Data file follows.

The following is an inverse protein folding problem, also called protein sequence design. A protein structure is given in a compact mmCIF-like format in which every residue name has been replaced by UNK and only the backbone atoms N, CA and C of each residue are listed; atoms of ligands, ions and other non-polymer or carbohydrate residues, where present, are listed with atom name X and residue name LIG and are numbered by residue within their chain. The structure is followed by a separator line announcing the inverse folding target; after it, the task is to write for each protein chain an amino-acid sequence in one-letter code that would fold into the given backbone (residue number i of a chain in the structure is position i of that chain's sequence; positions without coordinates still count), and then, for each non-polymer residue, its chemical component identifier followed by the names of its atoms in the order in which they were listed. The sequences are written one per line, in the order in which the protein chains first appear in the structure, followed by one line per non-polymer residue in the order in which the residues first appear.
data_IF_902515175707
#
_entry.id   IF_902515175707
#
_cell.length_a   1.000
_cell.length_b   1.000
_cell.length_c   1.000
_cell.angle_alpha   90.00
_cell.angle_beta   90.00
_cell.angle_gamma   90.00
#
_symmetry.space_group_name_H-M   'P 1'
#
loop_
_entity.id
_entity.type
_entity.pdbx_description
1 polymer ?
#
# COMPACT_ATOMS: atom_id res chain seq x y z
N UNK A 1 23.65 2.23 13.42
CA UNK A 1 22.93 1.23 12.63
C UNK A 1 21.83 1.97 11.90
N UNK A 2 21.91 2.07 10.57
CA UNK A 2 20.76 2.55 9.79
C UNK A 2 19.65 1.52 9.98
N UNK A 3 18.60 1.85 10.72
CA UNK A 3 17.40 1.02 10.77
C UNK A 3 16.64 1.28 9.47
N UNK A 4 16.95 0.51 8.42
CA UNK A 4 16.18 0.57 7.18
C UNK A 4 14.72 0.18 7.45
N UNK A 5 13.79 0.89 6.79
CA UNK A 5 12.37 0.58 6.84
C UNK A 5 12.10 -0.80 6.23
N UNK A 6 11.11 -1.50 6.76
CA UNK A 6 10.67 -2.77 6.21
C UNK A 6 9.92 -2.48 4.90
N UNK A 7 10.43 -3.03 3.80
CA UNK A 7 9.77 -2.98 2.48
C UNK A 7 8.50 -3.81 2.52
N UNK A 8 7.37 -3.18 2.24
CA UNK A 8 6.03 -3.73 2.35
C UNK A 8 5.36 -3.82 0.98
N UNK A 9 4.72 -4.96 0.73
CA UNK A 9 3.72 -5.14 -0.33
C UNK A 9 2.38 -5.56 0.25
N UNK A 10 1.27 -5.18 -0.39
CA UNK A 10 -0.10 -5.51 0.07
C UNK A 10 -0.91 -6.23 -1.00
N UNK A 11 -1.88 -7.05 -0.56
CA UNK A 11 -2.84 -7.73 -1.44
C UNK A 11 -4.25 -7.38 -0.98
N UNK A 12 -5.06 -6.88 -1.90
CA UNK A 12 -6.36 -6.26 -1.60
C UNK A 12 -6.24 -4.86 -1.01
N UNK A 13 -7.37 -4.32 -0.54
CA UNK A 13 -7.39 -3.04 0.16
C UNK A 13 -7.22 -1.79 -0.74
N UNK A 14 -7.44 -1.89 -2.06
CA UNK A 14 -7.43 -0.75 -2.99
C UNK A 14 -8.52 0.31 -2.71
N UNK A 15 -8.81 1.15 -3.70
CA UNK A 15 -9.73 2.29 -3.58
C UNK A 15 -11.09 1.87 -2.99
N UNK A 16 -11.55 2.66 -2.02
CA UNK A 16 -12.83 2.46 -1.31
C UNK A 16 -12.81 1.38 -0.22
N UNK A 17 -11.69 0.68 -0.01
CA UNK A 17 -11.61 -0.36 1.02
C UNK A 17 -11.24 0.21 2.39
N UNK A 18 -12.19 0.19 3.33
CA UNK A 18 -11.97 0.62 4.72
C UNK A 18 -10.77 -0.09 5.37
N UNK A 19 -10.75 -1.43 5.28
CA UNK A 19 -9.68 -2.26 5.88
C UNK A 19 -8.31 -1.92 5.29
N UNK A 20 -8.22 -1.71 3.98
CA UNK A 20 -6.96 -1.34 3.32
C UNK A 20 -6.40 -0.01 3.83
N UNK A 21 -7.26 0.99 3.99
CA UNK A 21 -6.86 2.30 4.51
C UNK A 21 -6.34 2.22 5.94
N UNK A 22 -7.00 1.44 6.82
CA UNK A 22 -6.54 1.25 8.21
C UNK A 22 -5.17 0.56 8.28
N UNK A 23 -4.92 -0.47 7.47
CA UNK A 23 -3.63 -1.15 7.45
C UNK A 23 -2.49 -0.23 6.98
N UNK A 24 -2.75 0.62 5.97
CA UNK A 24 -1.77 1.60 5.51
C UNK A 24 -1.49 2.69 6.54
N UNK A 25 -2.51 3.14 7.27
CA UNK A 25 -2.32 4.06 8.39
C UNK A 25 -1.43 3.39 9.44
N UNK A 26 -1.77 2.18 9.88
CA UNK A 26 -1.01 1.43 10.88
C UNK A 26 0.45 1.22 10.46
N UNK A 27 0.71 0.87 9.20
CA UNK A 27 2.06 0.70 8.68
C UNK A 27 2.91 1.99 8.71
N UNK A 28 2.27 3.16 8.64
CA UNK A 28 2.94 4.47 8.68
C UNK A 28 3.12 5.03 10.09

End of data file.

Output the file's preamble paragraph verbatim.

The following is an inverse protein folding problem, also called protein sequence design. A protein structure is given in a compact mmCIF-like format in which every residue name has been replaced by UNK and only the backbone atoms N, CA and C of each residue are listed; atoms of ligands, ions and other non-polymer or carbohydrate residues, where present, are listed with atom name X and residue name LIG and are numbered by residue within their chain. The structure is followed by a separator line announcing the inverse folding target; after it, the task is to write for each protein chain an amino-acid sequence in one-letter code that would fold into the given backbone (residue number i of a chain in the structure is position i of that chain's sequence; positions without coordinates still count), and then, for each non-polymer residue, its chemical component identifier followed by the names of its atoms in the order in which they were listed. The sequences are written one per line, in the order in which the protein chains first appear in the structure, followed by one line per non-polymer residue in the order in which the residues first appear.